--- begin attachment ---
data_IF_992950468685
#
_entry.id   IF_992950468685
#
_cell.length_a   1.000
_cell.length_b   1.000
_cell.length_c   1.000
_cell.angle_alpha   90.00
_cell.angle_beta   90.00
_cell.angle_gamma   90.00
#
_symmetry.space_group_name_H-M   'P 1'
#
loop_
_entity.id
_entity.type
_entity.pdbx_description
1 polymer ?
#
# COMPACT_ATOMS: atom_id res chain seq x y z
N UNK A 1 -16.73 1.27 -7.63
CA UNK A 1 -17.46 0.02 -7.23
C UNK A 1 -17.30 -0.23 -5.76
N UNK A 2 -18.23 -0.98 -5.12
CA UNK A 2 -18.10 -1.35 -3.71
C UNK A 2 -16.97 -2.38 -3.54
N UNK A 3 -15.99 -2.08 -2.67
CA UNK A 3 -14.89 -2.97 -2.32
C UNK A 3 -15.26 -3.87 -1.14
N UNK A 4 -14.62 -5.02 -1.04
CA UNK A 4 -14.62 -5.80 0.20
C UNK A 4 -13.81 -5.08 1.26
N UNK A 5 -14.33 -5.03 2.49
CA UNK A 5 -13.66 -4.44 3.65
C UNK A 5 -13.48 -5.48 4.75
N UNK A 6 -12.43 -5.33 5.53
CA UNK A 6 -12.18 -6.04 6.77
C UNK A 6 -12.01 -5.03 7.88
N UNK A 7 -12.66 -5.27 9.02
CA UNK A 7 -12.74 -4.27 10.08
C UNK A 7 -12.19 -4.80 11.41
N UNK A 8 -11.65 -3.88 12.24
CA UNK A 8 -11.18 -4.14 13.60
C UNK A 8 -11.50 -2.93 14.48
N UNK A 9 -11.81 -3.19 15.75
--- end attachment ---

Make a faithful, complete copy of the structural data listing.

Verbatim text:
data_IF_992950468685
#
_entry.id   IF_992950468685
#
_cell.length_a   1.000
_cell.length_b   1.000
_cell.length_c   1.000
_cell.angle_alpha   90.00
_cell.angle_beta   90.00
_cell.angle_gamma   90.00
#
_symmetry.space_group_name_H-M   'P 1'
#
loop_
_entity.id
_entity.type
_entity.pdbx_description
1 polymer ?
#
# COMPACT_ATOMS: atom_id res chain seq x y z
N UNK A 1 -16.73 1.27 -7.63
CA UNK A 1 -17.46 0.02 -7.23
C UNK A 1 -17.30 -0.23 -5.76
N UNK A 2 -18.23 -0.98 -5.12
CA UNK A 2 -18.10 -1.35 -3.71
C UNK A 2 -16.97 -2.38 -3.54
N UNK A 3 -15.99 -2.08 -2.67
CA UNK A 3 -14.89 -2.97 -2.32
C UNK A 3 -15.26 -3.87 -1.14
N UNK A 4 -14.62 -5.02 -1.04
CA UNK A 4 -14.62 -5.80 0.20
C UNK A 4 -13.81 -5.08 1.26
N UNK A 5 -14.33 -5.03 2.49
CA UNK A 5 -13.66 -4.44 3.65
C UNK A 5 -13.48 -5.48 4.75
N UNK A 6 -12.43 -5.33 5.53
CA UNK A 6 -12.18 -6.04 6.77
C UNK A 6 -12.01 -5.03 7.88
N UNK A 7 -12.66 -5.27 9.02
CA UNK A 7 -12.74 -4.27 10.08
C UNK A 7 -12.19 -4.80 11.41
N UNK A 8 -11.65 -3.88 12.24
CA UNK A 8 -11.18 -4.14 13.60
C UNK A 8 -11.50 -2.93 14.48
N UNK A 9 -11.81 -3.19 15.75